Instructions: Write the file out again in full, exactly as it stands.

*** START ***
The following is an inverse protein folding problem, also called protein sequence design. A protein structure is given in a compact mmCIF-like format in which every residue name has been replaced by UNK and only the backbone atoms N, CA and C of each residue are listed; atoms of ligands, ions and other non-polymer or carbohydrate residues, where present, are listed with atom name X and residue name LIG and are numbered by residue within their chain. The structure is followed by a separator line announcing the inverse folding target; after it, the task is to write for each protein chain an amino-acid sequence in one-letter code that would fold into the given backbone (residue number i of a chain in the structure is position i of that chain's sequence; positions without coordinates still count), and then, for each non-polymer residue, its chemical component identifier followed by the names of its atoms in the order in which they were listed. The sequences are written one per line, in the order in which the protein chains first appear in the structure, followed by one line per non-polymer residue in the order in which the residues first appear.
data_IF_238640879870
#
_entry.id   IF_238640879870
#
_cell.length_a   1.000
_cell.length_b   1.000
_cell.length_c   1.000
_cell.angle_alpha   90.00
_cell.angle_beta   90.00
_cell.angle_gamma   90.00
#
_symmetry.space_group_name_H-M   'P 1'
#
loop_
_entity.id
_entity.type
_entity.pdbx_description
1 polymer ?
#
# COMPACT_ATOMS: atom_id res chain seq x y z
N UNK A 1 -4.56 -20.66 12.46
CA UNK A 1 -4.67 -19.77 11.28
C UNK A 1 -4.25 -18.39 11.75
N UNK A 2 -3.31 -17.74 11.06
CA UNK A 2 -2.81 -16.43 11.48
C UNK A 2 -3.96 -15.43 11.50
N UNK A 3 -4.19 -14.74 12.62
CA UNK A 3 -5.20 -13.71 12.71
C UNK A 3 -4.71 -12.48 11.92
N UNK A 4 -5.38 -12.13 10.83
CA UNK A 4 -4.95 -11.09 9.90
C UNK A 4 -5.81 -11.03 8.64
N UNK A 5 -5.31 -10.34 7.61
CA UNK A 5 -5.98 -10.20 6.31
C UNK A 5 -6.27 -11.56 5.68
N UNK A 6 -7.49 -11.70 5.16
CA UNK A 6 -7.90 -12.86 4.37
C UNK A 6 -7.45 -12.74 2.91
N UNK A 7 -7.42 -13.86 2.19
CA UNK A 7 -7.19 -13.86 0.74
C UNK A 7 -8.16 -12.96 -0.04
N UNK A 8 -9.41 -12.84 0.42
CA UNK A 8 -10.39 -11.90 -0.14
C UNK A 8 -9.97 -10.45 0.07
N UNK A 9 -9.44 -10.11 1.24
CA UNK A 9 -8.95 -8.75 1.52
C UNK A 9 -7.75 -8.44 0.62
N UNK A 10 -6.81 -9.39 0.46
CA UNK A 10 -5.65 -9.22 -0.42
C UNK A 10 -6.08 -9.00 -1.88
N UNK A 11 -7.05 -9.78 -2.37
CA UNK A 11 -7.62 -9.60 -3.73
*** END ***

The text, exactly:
The following is an inverse protein folding problem, also called protein sequence design. A protein structure is given in a compact mmCIF-like format in which every residue name has been replaced by UNK and only the backbone atoms N, CA and C of each residue are listed; atoms of ligands, ions and other non-polymer or carbohydrate residues, where present, are listed with atom name X and residue name LIG and are numbered by residue within their chain. The structure is followed by a separator line announcing the inverse folding target; after it, the task is to write for each protein chain an amino-acid sequence in one-letter code that would fold into the given backbone (residue number i of a chain in the structure is position i of that chain's sequence; positions without coordinates still count), and then, for each non-polymer residue, its chemical component identifier followed by the names of its atoms in the order in which they were listed. The sequences are written one per line, in the order in which the protein chains first appear in the structure, followed by one line per non-polymer residue in the order in which the residues first appear.
data_IF_238640879870
#
_entry.id   IF_238640879870
#
_cell.length_a   1.000
_cell.length_b   1.000
_cell.length_c   1.000
_cell.angle_alpha   90.00
_cell.angle_beta   90.00
_cell.angle_gamma   90.00
#
_symmetry.space_group_name_H-M   'P 1'
#
loop_
_entity.id
_entity.type
_entity.pdbx_description
1 polymer ?
#
# COMPACT_ATOMS: atom_id res chain seq x y z
N UNK A 1 -4.56 -20.66 12.46
CA UNK A 1 -4.67 -19.77 11.28
C UNK A 1 -4.25 -18.39 11.75
N UNK A 2 -3.31 -17.74 11.06
CA UNK A 2 -2.81 -16.43 11.48
C UNK A 2 -3.96 -15.43 11.50
N UNK A 3 -4.19 -14.74 12.62
CA UNK A 3 -5.20 -13.71 12.71
C UNK A 3 -4.71 -12.48 11.92
N UNK A 4 -5.38 -12.13 10.83
CA UNK A 4 -4.95 -11.09 9.90
C UNK A 4 -5.81 -11.03 8.64
N UNK A 5 -5.31 -10.34 7.61
CA UNK A 5 -5.98 -10.20 6.31
C UNK A 5 -6.27 -11.56 5.68
N UNK A 6 -7.49 -11.70 5.16
CA UNK A 6 -7.90 -12.86 4.37
C UNK A 6 -7.45 -12.74 2.91
N UNK A 7 -7.42 -13.86 2.19
CA UNK A 7 -7.19 -13.86 0.74
C UNK A 7 -8.16 -12.96 -0.04
N UNK A 8 -9.41 -12.84 0.42
CA UNK A 8 -10.39 -11.90 -0.14
C UNK A 8 -9.97 -10.45 0.07
N UNK A 9 -9.44 -10.11 1.24
CA UNK A 9 -8.95 -8.75 1.52
C UNK A 9 -7.75 -8.44 0.62
N UNK A 10 -6.81 -9.39 0.46
CA UNK A 10 -5.65 -9.22 -0.42
C UNK A 10 -6.08 -9.00 -1.88
N UNK A 11 -7.05 -9.78 -2.37
CA UNK A 11 -7.62 -9.60 -3.73